Warfield, then a 23-year-old comic with her first real mainstream shot, was understandably nervous that night. “I had this huge opportunity,” she said, laughing. “My whole goal was not to f— it up.” By the time Warfield’s question in the skit arrived, Pryor had already addressed the difference in black and white unemployment rates and the lack of black people in the space program. She asked if Black Panther Newton was being considered for head of the FBI. (He was, Pryor affirmed.) Now it was Reid’s turn.

Reid, who had been active in the Student Nonviolent Coordinating Committee, knew he wanted his clothes and presence in the scene to be militant and he picked his own wardrobe. From there, he channeled the anger that had been part of his existence for years.

Neither the question nor the answer were scripted. Reid says he and Pryor both spoke from the standpoint of just about every young black football fan at the time. History would never know the majority of black quarterbacks who had their careers and lives affected because they weren’t allowed to play the position. This moment was for them. Reid came up with the question on the spot.

“Any black man back then that was struggling, dealing with the misconceptions and prejudice they used against us, was a hero to us,” Reid said. “[James Harris] was on the front line. That cat got screwed. It was a privilege to improv that because that’s how we felt, man. We were pissed!”

The mistreatment of Harris was widely followed by black sports fans and the black community in general. Most of white America never knew or cared. To have Pryor, one of the country’s most powerful voices, put this on a nationally televised program, during what was then called “family hour,” was a striking blow for public truth.


The smile on Harris’ face is almost visible through the phone. He laughs when he says people are still asking him if he’s seen the clip 43 years later. Opportunities for black leadership in the NFL have both improved since Harris’ playing days and remain drenched in perceived prejudice. Black head coaching candidates (and people of color as a whole) battle many of the same stereotypes Harris faced and black quarterbacks are still often credited more for their athleticism (or even skin complexion) than their intelligence.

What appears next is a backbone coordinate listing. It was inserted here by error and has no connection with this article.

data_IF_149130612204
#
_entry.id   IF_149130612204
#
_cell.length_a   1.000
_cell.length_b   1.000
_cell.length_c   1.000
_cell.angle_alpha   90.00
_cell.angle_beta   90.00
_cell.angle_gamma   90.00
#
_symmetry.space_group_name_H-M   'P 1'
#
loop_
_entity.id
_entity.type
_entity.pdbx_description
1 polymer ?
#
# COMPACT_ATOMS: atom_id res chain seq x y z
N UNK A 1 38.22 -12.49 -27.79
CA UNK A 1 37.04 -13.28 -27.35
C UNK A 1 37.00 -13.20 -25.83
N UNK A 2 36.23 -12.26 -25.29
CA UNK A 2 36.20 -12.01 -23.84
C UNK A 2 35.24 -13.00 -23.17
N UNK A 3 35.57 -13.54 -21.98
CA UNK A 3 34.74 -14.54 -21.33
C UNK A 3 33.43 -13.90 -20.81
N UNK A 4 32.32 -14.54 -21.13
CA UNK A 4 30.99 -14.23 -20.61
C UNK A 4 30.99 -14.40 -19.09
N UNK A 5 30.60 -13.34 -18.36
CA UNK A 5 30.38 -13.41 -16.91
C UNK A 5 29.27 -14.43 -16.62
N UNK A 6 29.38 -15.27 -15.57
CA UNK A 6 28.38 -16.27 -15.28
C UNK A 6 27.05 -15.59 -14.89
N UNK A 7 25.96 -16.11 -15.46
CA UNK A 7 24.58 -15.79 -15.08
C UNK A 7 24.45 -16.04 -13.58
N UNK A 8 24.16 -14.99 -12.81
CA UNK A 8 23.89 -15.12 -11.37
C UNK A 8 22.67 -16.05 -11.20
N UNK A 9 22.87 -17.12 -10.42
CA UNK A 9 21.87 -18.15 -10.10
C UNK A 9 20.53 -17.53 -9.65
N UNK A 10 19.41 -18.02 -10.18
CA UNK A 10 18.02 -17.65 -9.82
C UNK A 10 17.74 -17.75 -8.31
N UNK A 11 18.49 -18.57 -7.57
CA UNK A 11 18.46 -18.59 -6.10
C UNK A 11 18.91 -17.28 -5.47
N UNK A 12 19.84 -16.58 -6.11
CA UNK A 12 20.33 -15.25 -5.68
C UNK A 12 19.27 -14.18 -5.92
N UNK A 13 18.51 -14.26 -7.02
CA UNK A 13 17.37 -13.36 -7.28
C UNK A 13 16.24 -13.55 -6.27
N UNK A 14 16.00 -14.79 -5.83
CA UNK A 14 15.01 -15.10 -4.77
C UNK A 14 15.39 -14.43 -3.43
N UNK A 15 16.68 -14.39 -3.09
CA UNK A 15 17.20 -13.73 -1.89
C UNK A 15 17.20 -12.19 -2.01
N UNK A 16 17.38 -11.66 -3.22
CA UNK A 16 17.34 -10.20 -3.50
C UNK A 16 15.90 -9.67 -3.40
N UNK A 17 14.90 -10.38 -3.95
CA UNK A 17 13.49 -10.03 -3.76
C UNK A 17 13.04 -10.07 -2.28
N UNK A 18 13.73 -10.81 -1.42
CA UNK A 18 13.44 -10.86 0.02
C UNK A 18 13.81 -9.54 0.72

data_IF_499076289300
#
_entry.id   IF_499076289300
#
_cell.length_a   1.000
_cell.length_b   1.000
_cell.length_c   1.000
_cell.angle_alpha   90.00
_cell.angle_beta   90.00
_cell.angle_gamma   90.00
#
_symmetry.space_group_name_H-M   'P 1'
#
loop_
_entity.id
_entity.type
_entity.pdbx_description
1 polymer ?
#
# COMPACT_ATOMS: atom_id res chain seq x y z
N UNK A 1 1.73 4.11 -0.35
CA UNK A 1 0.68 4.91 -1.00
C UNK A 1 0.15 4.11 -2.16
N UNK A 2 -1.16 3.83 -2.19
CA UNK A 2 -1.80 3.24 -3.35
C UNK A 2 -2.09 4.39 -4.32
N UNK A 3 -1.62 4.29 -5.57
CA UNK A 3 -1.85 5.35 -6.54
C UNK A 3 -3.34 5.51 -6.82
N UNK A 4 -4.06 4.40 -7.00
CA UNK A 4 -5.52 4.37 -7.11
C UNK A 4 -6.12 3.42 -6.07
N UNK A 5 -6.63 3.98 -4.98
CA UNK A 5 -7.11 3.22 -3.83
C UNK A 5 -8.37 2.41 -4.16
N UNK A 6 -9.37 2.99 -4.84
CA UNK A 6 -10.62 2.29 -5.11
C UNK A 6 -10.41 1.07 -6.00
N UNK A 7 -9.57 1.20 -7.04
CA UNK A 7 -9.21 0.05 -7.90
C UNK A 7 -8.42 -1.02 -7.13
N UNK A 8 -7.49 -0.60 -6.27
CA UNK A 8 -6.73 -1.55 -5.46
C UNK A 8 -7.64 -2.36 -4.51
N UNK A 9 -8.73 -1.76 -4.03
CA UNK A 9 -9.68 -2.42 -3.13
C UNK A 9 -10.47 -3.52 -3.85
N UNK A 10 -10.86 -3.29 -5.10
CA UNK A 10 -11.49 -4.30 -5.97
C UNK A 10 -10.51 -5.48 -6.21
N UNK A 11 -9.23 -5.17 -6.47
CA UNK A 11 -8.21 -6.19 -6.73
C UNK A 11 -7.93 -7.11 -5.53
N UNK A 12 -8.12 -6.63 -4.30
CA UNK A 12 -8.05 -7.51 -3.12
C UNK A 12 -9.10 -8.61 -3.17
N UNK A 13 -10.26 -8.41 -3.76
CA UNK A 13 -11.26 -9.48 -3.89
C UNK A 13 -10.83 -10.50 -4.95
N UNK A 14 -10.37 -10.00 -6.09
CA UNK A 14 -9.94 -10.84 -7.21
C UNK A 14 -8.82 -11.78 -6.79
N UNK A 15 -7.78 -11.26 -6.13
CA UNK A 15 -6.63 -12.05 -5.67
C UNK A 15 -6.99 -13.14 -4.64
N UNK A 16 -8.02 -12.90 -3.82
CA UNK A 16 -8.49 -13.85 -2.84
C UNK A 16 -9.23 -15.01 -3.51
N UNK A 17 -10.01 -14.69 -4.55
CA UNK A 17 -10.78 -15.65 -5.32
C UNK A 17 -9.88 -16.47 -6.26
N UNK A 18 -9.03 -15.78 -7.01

Yet, when Harris thinks back to the moment Pryor took his name and his story national, the manner in which he did it is still startling: A black president talking about a black quarterback.

“There’s definitely some symbolism in that,” Harris said. “I thought it was a realistic discussion about black quarterbacks in America. There was a reality to what he was saying.”

Pryor wasn’t just playing a president who was black. He was playing a black president, 31 years before Barack Obama was elected leader of the United States.

“[Richard] was having to project forward to the day we would have a black president … the way he showed that president struggling with how, in a white country, a black president isn’t allowed to frontally talk about race,” said Freedman. “The same as what Barack Obama struggled with in a lot of his own public statements. Pryor foresaw that.”

Pryor died in 2005 and, as fate would have it, he and Harris never met. The quarterback never got the chance to thank the comedian for caring. To say thank you for humanizing him.

Harris pauses for a moment. He takes a deep breath. “I’m very happy to be a part of his legacy for all these years. The thing about it is,” Harris said, laughing, “it’s still playing!”

Justin Tinsley is a culture and sports writer for The Undefeated. He firmly believes “Cash Money Records takin’ ova for da ’99 and da 2000” is the single-most impactful statement of his generation.